Scroll down for a sneak peak of some work in the show. And please join us, this Friday, August 13 (Friday the 13th!) from 6-8. Hendrick's gin will be sponsoring, so come sip a summer cocktail and enjoy some birds the way an 18th century gentleman naturalist might.
Kill Devil Hill is located in Greenpoint, Brooklyn, on Franklin Street between Java and Kent. Just one block off the Greenpoint G train.
Allow me to present 1963's "The Bookshelf for Boys and Girls, Volume 7: Nature and Science." I am so smitten with these simple black line illustrations and their bright color accents. So bold! My favorite is the snake biting its tail in preparation, according to the text, to roll away when danger approaches and the caption, "This is something that snakes never really do" - too bad, because that would be awesome. Imagine a snake barreling towards you like a hoola hoop! And of course, the narwhal...if there's one thing you need to know about me, it's that I really REALLY love narwhals.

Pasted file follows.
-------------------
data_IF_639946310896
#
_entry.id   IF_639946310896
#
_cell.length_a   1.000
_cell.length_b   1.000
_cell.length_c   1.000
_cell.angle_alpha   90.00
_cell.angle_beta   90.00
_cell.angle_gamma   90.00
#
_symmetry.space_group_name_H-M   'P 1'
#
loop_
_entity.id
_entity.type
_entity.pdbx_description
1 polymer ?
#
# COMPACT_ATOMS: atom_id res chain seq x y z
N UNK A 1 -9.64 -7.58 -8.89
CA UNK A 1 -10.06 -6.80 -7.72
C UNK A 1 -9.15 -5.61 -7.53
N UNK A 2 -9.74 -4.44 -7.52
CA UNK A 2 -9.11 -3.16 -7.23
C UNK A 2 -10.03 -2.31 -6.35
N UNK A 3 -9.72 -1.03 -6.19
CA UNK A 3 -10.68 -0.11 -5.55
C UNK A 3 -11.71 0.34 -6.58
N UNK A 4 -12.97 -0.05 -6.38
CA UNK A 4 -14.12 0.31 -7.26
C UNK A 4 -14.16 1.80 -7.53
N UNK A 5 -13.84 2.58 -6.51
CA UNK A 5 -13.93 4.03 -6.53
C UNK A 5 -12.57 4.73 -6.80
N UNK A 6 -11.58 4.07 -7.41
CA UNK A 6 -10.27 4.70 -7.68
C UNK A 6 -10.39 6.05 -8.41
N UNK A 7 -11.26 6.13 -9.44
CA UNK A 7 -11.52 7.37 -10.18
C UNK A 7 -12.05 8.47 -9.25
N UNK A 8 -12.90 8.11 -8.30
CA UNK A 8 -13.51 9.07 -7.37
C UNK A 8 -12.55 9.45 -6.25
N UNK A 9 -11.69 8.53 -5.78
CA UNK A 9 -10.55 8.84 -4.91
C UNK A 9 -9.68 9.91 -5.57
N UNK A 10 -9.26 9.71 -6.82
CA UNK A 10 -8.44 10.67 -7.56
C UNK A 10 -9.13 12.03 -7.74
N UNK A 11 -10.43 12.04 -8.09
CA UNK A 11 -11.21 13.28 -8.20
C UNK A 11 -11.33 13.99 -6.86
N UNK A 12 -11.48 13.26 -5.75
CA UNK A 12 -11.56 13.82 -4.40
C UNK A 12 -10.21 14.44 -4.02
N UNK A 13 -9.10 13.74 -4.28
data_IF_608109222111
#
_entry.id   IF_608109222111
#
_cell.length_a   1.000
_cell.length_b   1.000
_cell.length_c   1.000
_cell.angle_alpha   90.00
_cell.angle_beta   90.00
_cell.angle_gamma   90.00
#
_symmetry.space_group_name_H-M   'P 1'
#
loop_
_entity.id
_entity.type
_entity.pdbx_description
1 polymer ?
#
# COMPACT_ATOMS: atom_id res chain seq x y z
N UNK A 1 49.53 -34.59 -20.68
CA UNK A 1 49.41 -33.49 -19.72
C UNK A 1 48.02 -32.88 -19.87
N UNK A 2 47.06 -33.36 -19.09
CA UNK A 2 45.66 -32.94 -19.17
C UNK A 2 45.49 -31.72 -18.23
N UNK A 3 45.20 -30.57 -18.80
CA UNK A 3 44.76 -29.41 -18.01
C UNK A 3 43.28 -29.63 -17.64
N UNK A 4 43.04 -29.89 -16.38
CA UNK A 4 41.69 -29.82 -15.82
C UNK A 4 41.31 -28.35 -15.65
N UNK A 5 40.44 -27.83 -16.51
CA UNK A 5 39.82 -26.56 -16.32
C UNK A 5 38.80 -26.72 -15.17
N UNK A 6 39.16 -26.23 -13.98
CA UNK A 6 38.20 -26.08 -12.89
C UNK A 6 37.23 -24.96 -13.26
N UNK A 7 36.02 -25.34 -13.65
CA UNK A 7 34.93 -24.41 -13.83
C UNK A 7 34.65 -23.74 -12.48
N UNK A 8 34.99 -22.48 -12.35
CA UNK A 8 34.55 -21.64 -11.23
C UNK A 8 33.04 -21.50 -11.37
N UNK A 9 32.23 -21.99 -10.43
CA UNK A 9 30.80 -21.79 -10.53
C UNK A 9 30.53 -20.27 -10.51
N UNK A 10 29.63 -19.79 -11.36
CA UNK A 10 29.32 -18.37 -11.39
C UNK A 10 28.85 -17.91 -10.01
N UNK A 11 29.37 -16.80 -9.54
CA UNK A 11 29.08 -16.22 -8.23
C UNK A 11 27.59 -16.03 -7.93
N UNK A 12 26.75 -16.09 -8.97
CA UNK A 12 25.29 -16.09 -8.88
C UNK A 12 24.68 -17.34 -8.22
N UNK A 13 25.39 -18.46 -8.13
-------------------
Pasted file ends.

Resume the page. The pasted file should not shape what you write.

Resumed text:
Actually, I also love the scientist "preparing questions for the brain machine." I love how he looks kind of harried and tired, like he's been up all night trying to stump the brain machine without success. Damn you, brain machine! Damn Yooooouuuu!